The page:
Red Bull has confirmed it will seek clarification from the FIA over the legality of Mercedes’ dual-axis steering (DAS) system following its use in Austria practice on Friday.
Mercedes sparked intrigue during Formula 1’s pre-season testing running after debuting the innovative steering device that allowed drivers Lewis Hamilton and Valtteri Bottas to adjust the toe angle of the car from the cockpit.
Red Bull was known to be planning a protest against Mercedes in Australia had the team used DAS, only for the race to be cancelled ahead of opening practice.
PLUS: Mercedes’ DAS – what is it, how does it work, and is it legal?
Red Bull F1 team principal Christian Horner told Autosport last week there would be “question marks” remaining over Mercedes’ DAS system heading to the revised season-opener in Austria.
Mercedes confirmed during first practice for the Austrian Grand Prix on Friday that it was testing DAS on its cars ahead of a possible use in the race, with Bottas and Hamilton shown to be adjusting their steering wheel through the session.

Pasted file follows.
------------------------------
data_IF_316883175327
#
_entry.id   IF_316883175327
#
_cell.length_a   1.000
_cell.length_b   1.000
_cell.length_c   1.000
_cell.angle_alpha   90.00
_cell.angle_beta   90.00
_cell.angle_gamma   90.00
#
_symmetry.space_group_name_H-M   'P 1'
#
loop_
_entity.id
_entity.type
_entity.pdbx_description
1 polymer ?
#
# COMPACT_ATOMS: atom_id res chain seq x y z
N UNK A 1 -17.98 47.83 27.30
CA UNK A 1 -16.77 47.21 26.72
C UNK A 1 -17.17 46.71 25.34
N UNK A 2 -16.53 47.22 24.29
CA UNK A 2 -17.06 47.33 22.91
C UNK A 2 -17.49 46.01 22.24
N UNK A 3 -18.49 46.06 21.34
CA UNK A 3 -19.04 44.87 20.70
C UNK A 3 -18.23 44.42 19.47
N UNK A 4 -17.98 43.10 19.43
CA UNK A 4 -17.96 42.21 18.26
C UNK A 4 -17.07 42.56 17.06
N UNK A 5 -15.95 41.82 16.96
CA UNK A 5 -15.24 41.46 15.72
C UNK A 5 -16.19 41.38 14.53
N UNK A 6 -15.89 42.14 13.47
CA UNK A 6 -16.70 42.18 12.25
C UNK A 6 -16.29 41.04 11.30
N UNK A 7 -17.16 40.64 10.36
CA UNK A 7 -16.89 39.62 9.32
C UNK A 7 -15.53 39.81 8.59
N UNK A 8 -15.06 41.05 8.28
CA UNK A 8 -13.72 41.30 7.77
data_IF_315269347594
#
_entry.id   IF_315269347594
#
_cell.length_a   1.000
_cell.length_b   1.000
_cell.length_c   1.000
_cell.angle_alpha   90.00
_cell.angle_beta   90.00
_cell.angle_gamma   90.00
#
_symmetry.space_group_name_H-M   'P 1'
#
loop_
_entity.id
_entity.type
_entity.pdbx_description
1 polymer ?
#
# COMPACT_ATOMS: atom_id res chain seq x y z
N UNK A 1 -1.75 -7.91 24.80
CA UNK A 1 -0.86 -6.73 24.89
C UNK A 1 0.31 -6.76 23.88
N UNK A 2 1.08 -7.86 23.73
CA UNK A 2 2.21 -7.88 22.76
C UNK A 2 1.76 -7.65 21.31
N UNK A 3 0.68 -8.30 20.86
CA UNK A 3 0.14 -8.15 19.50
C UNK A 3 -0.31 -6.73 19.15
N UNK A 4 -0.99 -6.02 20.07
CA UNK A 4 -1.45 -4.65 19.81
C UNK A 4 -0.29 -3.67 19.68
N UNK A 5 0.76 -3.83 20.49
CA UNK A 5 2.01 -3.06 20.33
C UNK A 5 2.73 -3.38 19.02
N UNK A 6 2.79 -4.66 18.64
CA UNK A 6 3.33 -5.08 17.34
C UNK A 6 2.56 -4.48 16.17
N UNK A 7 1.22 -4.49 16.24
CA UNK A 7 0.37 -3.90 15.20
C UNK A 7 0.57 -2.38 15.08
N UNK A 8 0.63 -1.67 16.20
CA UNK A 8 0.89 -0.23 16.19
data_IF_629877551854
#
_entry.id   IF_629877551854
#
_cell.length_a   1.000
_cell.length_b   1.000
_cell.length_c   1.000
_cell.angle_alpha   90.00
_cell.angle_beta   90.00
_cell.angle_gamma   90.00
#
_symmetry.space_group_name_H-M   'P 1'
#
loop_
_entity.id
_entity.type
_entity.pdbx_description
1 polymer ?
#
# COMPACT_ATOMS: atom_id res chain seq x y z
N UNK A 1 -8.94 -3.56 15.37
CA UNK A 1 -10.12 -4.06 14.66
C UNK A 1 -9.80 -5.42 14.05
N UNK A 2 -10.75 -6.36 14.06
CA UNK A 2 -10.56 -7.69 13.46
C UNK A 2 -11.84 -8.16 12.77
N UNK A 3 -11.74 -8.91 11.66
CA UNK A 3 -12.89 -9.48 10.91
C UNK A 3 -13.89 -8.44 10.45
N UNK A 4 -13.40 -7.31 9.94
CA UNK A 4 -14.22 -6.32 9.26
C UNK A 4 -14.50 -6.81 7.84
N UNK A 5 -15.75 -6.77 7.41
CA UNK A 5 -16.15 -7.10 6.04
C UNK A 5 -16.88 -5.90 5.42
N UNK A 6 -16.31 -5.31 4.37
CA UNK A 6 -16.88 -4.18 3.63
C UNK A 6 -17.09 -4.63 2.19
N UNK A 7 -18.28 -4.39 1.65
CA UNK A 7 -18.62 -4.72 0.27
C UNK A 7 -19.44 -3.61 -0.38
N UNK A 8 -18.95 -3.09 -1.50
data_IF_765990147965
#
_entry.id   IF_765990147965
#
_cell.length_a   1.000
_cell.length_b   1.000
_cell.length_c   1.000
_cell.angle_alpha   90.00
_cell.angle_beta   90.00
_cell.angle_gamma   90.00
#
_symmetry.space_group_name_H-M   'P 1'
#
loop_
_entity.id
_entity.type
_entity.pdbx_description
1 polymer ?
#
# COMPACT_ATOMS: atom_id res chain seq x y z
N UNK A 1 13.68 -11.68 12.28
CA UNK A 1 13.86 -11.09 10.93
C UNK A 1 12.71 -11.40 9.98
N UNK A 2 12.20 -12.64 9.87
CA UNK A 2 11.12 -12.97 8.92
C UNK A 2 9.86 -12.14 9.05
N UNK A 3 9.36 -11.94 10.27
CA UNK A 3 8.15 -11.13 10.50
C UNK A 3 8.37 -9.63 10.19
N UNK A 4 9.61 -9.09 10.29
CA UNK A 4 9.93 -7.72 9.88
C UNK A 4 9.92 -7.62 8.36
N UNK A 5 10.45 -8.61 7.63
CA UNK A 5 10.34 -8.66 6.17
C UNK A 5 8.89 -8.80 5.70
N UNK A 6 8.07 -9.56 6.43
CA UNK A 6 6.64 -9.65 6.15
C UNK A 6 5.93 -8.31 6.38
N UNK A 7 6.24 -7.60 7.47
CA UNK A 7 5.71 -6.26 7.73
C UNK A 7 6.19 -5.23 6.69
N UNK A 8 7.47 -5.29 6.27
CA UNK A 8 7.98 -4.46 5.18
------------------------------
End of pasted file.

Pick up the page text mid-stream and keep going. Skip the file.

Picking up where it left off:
Speaking on Sky Sports F1 during FP1 at the Red Bull Ring, Horner confirmed he would seek clarification from the FIA over the use of DAS.
“We’ll wait to see if it is fitted to their cars,” Horner said.
“Obviously it’s a complicated system, it’s a clever system.
“We’re after some clarifications from the FIA, and start raising some questions about it.”
DAS is permitted under the 2020 technical regulations, but has already been outlawed for next season, even with the carry-over of the current cars.
But questions marks are expected to remain over how DAS complies with F1’s parc ferme regulations that limits what teams are allowed to change with the set-up of their cars following the start of qualifying.
Teams may look to lodge a protest on the grounds that adjusting the toe angle of the front wheels through the movement of the steering wheel does not fully comply with this rule.
FIA race director Michael Masi said in pre-season testing that queries from teams would be dealt with on a “one-to-one basis”, and would not be drawn on whether DAS would be in breach of the sporting regulations.